’So How Do You Manage Your Time’?
And you always thought it was your ‘time’ and your time was your own! With all the good intentions in the world your time would be your time only if you were totally in control of it. Even Dr Who has trouble keeping time with his Tardis. Some folk are expert at controlling the time you spend with them!
“I have a meeting to go to”
“I have patients to see”
Are you an expert too!
Start of a New Day
The first ‘time’ of your day is your ‘arrival’. Are you able to enter the building and your office without being seen. Can you settle in before being attacked. It is good practice to say hello to people at least once a day – this is known as power by walk about – but I’m not at my best first thing! I need a few coffees inside me.
The Junk of the Day
On entering my office do I close the door or keep it open? What if the door has a dodgy lock. What if you have traffic lights outside the door and keep them set to red. Unwelcome visitors eat up your time just like junk mail. Why not let it be known that you will see people at certain times of the day. What if visitors outstay their welcome – you should stand up and walk to the door and open. Now that’s a heavy hint. How many times have you heard I know you’re busy but……. or can you spare a minute? Read the One Minute Manager!
Unsolicited Phone Calls
During the day there will be ‘those’ phone calls. Do you answer every call? Do you ask for your calls to be filtered? Do you ring back every untaken call? I never ring back! How do you know what or who is important particularly if you are new to the job! The answer is you don’t so do you have to have a filtering system commonly known as a secretary or the switchboard. I am not sure that I understand the idea behind of having a direct line with an answering machine message. You never know what your getting and that can just eat into your time.
The Problem with Post and Emails
The next problem with my ‘time’ is the post or emails. I always like to open the post promptly and I like to open and respond to my emails promptly even if it means marking it as junk mail. Don’t be secretive but copy emails and letters to those people that need to see them promptly’. I often hear the complaint I am not kept informed. Apply the principle if it urgent and important to do it first. If it is not urgent and not important put it in the bin? I dislike reading anything longer than two pages, that is the point I loose the will to live. Read the headings. Look for questions, and target dates even though you may ignore them.
Someone else’s Dead Line
Deadlines are the next order of the day. The bane of my life! Who’s deadlines are they anyway? Do they really need to be met today if at all? I would treat deadlines with the same approach as ‘paper’ is it urgent? is it important? Does it actually require your response? Are there more urgent and important things that I need to do at my desk? In the last few years I have noticed a tendency to call meetings and ‘require’ attendance otherwise a financial penalty is applied. Now that’s Nasty.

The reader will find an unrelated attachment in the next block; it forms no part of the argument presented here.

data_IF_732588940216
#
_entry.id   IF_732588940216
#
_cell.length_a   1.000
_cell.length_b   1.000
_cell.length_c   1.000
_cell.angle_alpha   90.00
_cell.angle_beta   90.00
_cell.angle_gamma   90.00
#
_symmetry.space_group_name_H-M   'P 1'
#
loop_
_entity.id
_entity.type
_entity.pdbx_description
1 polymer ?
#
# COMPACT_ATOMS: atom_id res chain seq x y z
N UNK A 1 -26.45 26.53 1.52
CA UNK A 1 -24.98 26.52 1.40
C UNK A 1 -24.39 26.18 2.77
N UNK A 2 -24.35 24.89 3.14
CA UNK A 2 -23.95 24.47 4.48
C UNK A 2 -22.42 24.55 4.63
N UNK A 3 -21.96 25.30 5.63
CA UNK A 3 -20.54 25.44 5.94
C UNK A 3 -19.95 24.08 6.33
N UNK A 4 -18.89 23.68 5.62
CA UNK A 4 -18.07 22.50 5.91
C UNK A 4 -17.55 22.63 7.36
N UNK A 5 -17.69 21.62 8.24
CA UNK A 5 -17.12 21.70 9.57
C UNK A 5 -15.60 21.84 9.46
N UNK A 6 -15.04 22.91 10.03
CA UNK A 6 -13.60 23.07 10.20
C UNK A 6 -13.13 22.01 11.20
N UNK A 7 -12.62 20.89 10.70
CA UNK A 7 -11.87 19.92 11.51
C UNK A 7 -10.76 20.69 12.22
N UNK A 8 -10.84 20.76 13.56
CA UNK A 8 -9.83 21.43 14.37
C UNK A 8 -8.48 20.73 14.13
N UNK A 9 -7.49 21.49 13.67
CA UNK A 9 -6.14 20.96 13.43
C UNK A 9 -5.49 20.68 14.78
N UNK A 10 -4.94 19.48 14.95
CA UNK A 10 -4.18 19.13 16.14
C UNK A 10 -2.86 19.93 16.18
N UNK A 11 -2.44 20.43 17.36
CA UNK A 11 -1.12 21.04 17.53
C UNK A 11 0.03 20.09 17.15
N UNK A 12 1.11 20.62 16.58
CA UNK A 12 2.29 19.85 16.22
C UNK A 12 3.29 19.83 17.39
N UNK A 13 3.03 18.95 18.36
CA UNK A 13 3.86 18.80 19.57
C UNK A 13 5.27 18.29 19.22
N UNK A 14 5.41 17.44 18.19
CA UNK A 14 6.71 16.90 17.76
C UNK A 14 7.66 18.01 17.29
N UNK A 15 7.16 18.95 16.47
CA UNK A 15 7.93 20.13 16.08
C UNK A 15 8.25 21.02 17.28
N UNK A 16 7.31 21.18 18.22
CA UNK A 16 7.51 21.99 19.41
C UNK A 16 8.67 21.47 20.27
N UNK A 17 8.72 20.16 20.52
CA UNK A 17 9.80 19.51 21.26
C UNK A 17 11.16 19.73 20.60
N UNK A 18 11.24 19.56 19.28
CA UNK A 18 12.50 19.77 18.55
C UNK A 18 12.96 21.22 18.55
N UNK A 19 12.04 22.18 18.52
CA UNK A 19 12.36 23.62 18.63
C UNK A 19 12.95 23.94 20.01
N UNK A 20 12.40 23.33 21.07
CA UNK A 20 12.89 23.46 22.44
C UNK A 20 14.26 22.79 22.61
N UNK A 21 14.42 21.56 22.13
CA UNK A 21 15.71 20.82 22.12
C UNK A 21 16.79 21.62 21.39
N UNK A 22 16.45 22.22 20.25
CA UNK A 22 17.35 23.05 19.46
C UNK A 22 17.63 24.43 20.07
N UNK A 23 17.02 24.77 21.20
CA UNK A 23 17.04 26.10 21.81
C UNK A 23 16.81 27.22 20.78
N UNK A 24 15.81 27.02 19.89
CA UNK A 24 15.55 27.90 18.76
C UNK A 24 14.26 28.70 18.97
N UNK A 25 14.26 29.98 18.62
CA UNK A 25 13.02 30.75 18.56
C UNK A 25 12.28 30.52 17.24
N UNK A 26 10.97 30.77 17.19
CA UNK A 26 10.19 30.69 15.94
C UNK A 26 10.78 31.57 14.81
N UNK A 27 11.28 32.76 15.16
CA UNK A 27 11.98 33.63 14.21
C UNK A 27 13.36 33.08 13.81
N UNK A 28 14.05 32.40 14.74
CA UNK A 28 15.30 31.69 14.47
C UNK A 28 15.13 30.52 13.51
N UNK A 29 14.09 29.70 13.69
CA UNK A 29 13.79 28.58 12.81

And there’s meetings for the sake of ‘meetings’
Then there are pre-arranged meetings. Do I need to hold or go to a meeting? Is anyone going to listen to me if I do and will I learn anything really useful? Are there coffee and cakes and not dried up sandwiches. Deadlines in my mind are a way of someone else managing your time not you. A meeting needs a purpose, an agenda, a report or issue to consider. It also needs a chairperson, a good one at that.
And there’s still ‘that’ job to do’
A ‘to do’ list is something I prepare when I need to make a point about my workload. Usually there are tasks to carry out each day, each week, each month, each quarter and each year and the to do list follows a distinct pattern. The tasks vary in difficulty and the skills required. Some take longer than others to do. My memory is not what it used to be, so a list is at least handy. I do send myself emails too and add reminders on my phone. You might have a wall chart to plot what you are doing and what you have achieved. Make sure your bosses know what your successes are!
So you started the day with good intentions. How long did they last? Is it time to go home yet? Is there a way of leaving the building without being seen? Do you tell anyone you are going home? Beware of accusations that you are a part timer if you go home early. Clear your desk as best you can, but don’t make it look as though you haven’t got any work to do. Don’t answer the phone or the door once you have decided to go home. Tomorrow is another day, but as you know tomorrow never comes.
“I’m going to take a course on time management when I can find the time to do it!’
Robert Campbell – July 2018